2. What is my vision for my life? Asking this question regularly has helped me clarify what it is I'm wanting out of life. The focus is not just on what I want to do. It includes how I want to be; how I want to show up in the world. Having a clear vision helps me in making decisions that support and move me in the direction of my vision.
3. Practice making decisions and maintaining healthy boundaries. Fear of making the wrong decision has paralyzed me at times...leading to no decision and inaction. This only creates more stress and throws you way out of any sense of balance you may have had.
I have learned that not making a decision is passive action; you are allowing someone else to determine what happens rather than stepping up to lead your life.
This lesson has been invaluable. I now practice making more decisions, giving myself permission to make a mistake knowing that it's an opportunity for learning...not the end of the world.
I also practice saying, "No" more often. This is simple and yet it feels so hard. I've recognized there are times when I don't say no because of fear of disappointing others or wanting to avoid conflict. I now ask myself if taking on a new commitment, responsibility, or task will move me closer to my vision or away from my vision. This has helped tremendously in being able to clearly say no without feeling guilty about that response.
Life balancing is a key component to thriving. And, it is possible.
Health and well-being are not simply the absence of disease. Love, joy, energy and a sense of purpose are some of the ways I define well-being, along with creating enough space in my life to show up and be fully present with the experiences I am having. This is my motivation for balancing my life.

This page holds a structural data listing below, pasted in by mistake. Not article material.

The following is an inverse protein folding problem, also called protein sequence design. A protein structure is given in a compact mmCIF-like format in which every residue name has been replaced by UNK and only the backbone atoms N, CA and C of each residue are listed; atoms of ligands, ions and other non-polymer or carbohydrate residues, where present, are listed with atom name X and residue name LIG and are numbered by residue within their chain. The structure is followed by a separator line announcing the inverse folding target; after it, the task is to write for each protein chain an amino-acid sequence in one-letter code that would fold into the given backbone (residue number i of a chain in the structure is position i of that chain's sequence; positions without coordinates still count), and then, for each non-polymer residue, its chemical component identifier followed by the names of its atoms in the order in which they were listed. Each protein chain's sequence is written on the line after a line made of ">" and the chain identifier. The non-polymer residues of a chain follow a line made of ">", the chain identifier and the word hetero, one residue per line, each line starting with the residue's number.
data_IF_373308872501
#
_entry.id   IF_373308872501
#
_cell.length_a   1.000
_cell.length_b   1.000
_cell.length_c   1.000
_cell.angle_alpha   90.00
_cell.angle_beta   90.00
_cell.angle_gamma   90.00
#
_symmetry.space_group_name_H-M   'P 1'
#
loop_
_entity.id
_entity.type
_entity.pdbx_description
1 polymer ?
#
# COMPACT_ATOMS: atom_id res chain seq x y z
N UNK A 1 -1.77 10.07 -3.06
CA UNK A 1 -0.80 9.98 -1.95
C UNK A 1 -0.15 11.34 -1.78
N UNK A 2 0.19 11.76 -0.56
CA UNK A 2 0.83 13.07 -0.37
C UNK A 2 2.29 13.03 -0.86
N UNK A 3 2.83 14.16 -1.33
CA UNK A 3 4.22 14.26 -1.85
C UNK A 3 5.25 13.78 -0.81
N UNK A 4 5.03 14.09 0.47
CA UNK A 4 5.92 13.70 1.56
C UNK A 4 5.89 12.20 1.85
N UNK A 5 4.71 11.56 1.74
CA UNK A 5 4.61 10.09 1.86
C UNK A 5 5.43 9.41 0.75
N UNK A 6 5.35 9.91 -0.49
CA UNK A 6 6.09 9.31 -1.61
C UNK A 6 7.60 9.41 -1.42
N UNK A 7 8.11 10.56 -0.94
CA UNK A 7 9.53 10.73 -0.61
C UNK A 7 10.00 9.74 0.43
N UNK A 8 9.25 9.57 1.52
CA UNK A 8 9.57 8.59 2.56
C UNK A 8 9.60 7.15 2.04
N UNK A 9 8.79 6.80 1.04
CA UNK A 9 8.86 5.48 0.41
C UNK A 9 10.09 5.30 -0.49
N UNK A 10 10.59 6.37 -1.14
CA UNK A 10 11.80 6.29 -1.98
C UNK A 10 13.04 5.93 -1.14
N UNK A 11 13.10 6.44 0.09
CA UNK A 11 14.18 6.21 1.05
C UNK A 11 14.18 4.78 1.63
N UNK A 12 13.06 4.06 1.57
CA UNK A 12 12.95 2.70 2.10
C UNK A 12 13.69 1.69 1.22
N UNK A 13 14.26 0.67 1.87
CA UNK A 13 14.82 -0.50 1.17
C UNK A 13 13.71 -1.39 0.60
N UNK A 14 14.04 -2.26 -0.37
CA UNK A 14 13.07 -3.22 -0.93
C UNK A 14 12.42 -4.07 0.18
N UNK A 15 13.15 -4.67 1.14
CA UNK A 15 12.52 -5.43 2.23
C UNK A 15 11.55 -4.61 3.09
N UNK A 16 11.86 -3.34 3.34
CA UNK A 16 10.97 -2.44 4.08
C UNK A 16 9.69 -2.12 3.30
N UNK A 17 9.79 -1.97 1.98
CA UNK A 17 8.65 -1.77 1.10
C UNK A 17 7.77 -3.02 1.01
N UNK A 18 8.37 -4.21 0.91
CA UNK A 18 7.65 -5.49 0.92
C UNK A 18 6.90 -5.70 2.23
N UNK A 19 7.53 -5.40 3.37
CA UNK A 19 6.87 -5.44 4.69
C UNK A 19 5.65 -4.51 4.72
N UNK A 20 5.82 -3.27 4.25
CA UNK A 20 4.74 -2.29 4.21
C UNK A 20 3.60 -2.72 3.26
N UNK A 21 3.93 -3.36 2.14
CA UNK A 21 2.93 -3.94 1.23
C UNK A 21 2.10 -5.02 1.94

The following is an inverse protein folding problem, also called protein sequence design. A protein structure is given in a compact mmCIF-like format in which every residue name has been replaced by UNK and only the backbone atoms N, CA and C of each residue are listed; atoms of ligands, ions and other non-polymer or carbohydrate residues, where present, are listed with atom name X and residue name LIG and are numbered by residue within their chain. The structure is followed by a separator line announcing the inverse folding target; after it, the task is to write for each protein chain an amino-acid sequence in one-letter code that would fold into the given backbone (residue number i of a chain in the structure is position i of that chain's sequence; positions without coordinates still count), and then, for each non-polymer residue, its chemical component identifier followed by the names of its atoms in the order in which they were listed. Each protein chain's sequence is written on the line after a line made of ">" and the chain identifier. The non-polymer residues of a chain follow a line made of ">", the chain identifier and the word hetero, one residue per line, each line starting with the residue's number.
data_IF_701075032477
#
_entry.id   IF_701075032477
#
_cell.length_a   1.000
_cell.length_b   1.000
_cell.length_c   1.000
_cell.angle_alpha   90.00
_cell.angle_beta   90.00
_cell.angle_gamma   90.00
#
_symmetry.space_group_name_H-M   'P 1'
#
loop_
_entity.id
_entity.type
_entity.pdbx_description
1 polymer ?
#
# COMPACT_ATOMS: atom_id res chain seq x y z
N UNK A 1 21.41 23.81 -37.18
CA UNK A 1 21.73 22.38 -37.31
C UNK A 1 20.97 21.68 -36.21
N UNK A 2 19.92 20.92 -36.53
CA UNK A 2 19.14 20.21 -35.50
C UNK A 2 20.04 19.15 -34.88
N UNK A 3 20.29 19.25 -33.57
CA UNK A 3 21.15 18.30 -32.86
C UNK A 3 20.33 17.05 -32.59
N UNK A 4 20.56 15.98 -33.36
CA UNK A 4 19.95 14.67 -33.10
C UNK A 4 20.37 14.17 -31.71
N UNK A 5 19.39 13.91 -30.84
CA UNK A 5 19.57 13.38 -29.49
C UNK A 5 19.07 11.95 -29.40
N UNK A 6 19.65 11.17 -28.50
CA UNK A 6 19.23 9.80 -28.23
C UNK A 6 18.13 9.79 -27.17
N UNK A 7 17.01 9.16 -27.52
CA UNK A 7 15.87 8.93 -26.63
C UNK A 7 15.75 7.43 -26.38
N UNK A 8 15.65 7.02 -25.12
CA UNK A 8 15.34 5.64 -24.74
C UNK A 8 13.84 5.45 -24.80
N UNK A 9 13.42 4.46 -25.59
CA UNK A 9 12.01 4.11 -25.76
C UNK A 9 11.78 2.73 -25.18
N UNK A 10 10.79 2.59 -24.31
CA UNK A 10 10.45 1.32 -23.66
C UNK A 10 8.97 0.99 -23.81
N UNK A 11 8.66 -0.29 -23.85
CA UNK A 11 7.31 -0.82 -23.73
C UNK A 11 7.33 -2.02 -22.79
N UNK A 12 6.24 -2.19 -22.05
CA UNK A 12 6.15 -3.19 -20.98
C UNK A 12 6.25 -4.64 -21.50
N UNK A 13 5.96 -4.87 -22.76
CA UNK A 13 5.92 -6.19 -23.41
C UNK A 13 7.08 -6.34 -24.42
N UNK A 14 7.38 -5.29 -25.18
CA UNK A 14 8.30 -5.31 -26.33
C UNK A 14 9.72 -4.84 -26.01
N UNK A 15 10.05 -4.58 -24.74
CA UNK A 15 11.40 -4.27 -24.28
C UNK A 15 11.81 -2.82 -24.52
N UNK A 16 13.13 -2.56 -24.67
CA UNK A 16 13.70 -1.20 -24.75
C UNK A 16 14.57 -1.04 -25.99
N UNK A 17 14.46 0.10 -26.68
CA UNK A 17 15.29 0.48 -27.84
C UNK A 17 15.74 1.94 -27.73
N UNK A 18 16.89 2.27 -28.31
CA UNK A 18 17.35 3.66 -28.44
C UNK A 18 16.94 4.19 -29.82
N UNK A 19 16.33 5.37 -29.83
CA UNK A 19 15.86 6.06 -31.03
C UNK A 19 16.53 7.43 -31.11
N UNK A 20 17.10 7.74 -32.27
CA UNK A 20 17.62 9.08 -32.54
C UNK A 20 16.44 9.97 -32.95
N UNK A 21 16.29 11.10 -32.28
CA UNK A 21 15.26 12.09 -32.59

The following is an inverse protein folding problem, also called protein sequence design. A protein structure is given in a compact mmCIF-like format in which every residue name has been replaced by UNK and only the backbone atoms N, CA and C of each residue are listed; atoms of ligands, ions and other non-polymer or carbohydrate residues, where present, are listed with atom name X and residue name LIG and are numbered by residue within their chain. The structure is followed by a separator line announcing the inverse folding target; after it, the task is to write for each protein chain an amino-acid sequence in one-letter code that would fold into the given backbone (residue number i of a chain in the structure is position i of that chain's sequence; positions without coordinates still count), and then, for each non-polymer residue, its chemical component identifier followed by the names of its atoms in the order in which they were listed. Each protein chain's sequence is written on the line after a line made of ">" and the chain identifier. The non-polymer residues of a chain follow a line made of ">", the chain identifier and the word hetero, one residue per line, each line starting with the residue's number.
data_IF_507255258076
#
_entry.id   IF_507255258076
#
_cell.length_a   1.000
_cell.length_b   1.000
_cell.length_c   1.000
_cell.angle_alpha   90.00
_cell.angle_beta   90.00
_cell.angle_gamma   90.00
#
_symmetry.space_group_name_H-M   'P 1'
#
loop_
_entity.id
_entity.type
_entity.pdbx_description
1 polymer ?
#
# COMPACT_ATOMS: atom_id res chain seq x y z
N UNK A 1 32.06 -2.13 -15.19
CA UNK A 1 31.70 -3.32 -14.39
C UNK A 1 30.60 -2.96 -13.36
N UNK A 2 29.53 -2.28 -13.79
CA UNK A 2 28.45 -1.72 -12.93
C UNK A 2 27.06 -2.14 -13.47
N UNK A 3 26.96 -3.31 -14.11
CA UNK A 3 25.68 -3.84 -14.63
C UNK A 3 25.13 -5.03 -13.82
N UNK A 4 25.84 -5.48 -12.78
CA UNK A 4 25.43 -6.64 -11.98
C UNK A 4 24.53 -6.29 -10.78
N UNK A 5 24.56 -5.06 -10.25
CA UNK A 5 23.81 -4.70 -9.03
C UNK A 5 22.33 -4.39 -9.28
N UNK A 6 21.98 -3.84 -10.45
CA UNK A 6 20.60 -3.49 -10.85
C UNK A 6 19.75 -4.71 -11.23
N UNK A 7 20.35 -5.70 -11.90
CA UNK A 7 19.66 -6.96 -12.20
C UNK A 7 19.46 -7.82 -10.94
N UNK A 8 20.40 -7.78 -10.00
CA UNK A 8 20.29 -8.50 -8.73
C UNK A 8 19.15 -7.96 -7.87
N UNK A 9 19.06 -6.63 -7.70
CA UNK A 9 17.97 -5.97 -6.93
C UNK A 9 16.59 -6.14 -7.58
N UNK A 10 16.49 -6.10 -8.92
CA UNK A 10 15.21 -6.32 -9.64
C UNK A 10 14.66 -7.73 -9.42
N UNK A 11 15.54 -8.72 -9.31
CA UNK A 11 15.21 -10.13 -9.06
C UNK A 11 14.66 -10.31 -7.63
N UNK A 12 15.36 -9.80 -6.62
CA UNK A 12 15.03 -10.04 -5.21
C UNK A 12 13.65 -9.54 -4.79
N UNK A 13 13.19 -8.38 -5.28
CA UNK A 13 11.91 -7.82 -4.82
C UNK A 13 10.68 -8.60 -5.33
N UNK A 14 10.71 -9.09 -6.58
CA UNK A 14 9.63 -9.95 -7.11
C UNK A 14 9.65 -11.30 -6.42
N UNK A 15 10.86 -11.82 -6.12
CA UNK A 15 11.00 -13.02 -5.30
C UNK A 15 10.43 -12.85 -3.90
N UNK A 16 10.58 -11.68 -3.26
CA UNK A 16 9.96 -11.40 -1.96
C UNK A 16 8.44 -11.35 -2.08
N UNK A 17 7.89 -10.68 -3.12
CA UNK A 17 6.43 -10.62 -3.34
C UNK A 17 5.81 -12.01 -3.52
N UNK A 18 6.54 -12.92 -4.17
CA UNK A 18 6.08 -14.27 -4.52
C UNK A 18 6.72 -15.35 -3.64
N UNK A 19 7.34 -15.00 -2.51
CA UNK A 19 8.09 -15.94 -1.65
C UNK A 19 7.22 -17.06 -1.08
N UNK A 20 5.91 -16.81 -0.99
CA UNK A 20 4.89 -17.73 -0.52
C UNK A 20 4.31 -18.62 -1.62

I'm interested in hearing what gets in your way of balancing your life and what's helped you to overcome those obstacles. Leave a comment below.
"Life has become too busy. I need to slow down." I heard myself silently repeat these words all too often throughout my week. Each time I said them, I acknowledged that something needed to change, yet nothing did.
As I sat down for the umpteenth time to create a plan to better manage my time, I had a revelation. I am the common denominator throughout the periods of busyness.
I realized I didn't need another time management system to learn. I needed to learn the art of self-management.
While I said my intention was to slow down and create more space in my life, I continued to take on new projects, volunteer for tasks and committees, etc.
The question I really needed to answer: "Why was I (sometimes unconsciously, sometimes not) keeping myself so busy?"
As I reflected on this question in my meditation, I started to notice how uncomfortable I was with "down time". Even when there were no deadlines to meet, I found myself on my laptop checking email, researching ideas, and surfing the net. It would be one thing if this activity led to greater productivity and results; unfortunately, that wasn't generally the case.
When I wasn't busy, there was a sense of dis-ease as difficult emotions emerged: sadness, loneliness, and disappointment just to name a few. Working had become a convenient excuse to avoid dealing with these feelings.
Once I recognized and accepted this truth, I had a choice: continue to do things the way I always had and get the same results; OR do something different. I decided to do the latter.
So, how do you both slow down AND manage the difficult emotions that arise?
It's important for you to open your heart and mind in this process. Be gentle with yourself. When you prioritize taking care of you, your life shifts in positive and unexpected ways. And you give others permission to do the same as you model being present for your life. This is the key to balancing your life.
Your loved ones will thank you.
Your future self will thank you.
Leave a comment below and let me know what helps you to slow down.
“I'm not a runner.”